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Free agent starting pitchers: The best of the best (including Ubaldo)

The Indians need at least one starting pitcher. Here's a look at the very best ones available.

Jim Cowsert-USA TODAY Sports

Other entries in LGT's free agency series:

The Indians have already made Ubaldo Jimenez a qualifying offer, but he's likely to decline it. Scott Kazmir is a free agent too. That means two of the Tribe's five primary starting pitchers from 2013 are likely gone for 2014. One of those absence will probably be filled in house (Justin Masterson, Corey Kluber, Danny Salazar, and Zach McAllister are all pretty safe bets for the rotation), but they'll need to go out and sign someone to fill that last spot. Here's a look at some of the best pitchers available (more to come throughout the week), with pertinent 2013 info for each of them:

5) A.J. Burnett
Team Age Throws IP ERA ERA+ FIP
Pirates 36 Right 191.0 3.30 107 2.80

After disappointing results with the Yankees in 2010 and 2011, Burnett has bounced back to have two very solid seasons in Pittsburgh. 2013 included the best ERA, FIP, and strikeout rate (9.85 per 9 innings, which led the NL) of Burnett's career. I'm surprised the Pirates didn't make him a qualifying offer, Burnett seems like exactly the kind of pitcher you'd want back for 1-year (given his age), and $14.1M wouldn't have been outlandish, but the Pirates have solid pitching, and a limited budget. I suspect he gets something like that from another team, or a 2-year deal for $24-26M, though his agent has said he's also considering retirement.

4) Hiroki Kuroda
Team Age Throws IP ERA ERA+ FIP
Yankees 38 Right 201.1 3.31 122 3.56

Kuroda signed for $15 million a year ago, wanting a 1-year deal in case he decided he'd like to return to Japan. He was well worth that figure, and is in the same position now. I could see him signing with New York for $15M again, but he could also command that salary for two years if he wanted it. Kuroda is one of just three pitchers who was made a qualifying offer, which would limit the number of teams that would pursue him if he looks elsewhere, but everyone seems to think he'll either stay with the Yankees or head back to Japan.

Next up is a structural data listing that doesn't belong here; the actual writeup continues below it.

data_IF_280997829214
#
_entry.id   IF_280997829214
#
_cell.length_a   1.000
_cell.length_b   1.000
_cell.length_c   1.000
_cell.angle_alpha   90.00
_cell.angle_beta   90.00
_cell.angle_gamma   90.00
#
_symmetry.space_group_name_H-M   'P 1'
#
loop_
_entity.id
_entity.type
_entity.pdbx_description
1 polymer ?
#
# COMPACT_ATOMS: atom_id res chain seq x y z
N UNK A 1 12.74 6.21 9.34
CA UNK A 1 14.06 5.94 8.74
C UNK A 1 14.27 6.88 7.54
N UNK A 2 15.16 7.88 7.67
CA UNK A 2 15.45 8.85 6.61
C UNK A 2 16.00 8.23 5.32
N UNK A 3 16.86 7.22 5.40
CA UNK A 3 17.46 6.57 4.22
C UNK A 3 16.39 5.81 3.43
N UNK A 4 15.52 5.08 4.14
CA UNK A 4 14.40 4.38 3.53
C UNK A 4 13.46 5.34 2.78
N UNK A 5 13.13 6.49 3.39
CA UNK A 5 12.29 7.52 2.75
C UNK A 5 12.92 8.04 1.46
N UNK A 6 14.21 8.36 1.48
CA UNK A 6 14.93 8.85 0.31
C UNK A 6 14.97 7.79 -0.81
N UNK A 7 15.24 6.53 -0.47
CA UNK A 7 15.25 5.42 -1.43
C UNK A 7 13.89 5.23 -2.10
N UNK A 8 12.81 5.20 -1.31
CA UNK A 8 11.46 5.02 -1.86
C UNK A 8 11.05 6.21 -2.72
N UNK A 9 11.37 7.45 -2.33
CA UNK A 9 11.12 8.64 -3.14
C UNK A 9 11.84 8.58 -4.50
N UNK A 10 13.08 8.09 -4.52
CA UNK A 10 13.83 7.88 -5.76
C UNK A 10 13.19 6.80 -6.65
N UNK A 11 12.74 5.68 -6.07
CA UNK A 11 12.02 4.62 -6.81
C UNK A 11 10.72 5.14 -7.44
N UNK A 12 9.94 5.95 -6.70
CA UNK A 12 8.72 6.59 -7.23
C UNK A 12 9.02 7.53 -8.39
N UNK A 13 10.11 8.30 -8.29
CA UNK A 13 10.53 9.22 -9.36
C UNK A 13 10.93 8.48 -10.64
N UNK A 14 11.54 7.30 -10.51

3) Ervin Santana
Team Age Throws IP ERA ERA+ FIP
Royals 30 Right 211.0 3.24 127 3.93

Santana has made at least 30 starts in four-straight seasons, averaging 210 innings a year. 2013 was his best season since 2008, and he's still fairly young. In a market without any true aces, Santana is lined up for a big payday. Santana has been a consistently average pitcher in terms of strikeouts, and I view him as basically a bit better than average overall, so I'd be hesitant to go more than 3 years, $40 million, but he'll top that I suspect. I think he'll land a 4-year deal for $56M or so, and could even see some team giving him a fifth year.

2) Matt Garza
2013 Team Age Throws IP ERA ERA+ FIP
Cubs/Rangers 29 Right 155.1 3.82 106 3.88

A shoulder strain kept Garza out until mid-May, but he was very good from then through the end of July, including in his first two starts with Texas. The results weren't so good in August and September, but his ERA shot to 4.89 over his final 11 starts. His strikeout and walk rates were steady, while his BABIP spiked by 42 points in the second half, so it could just be that his luck was worse. Some have theorized that it was AL lineups that did him in, but I find that simplistic, especially given his success with the Rays from 2008 to 2010. I think Garza has been somewhat overrated ove the years, but he's almost certain to land the biggest payday of any pitcher this offseason. 5 years, $75 million is my guess.

1) Ubaldo Jimenez
2013 Team Age Throws IP ERA ERA+ FIP
Indians 29 Right 182.2 3.30 114 3.43

It is no exaggeration to say Jimenez was one of the worst pitchers in baseball in 2012, and for the first 8 weeks of 2013 too. His fastball was down 4 MPH from his peak, his strikeout rate had crashed, and he was getting hit hard. He'd been working to improve his secondary pitches though, and in late May, something finally started to click. First his rates improved, but his starts were still short, but after the All-Star break he really turned things on, and was arguably the best pitcher in baseball, with MLB's best FIP, and second-best ERA and strikeout-rate. Ubaldo still hasn't turned 30, and if you think his second half is even mostly-real, he'd be worth 5 years, $85 million or so. The two years he spend wandering the desert before that second half will keep that from happening, and he's been made a qualifying offer, which could scare a few teams off, but he'll still get a major deal, given the state of the starting pitching market. I expect something like 4 years, $56-60 million from a team that believes.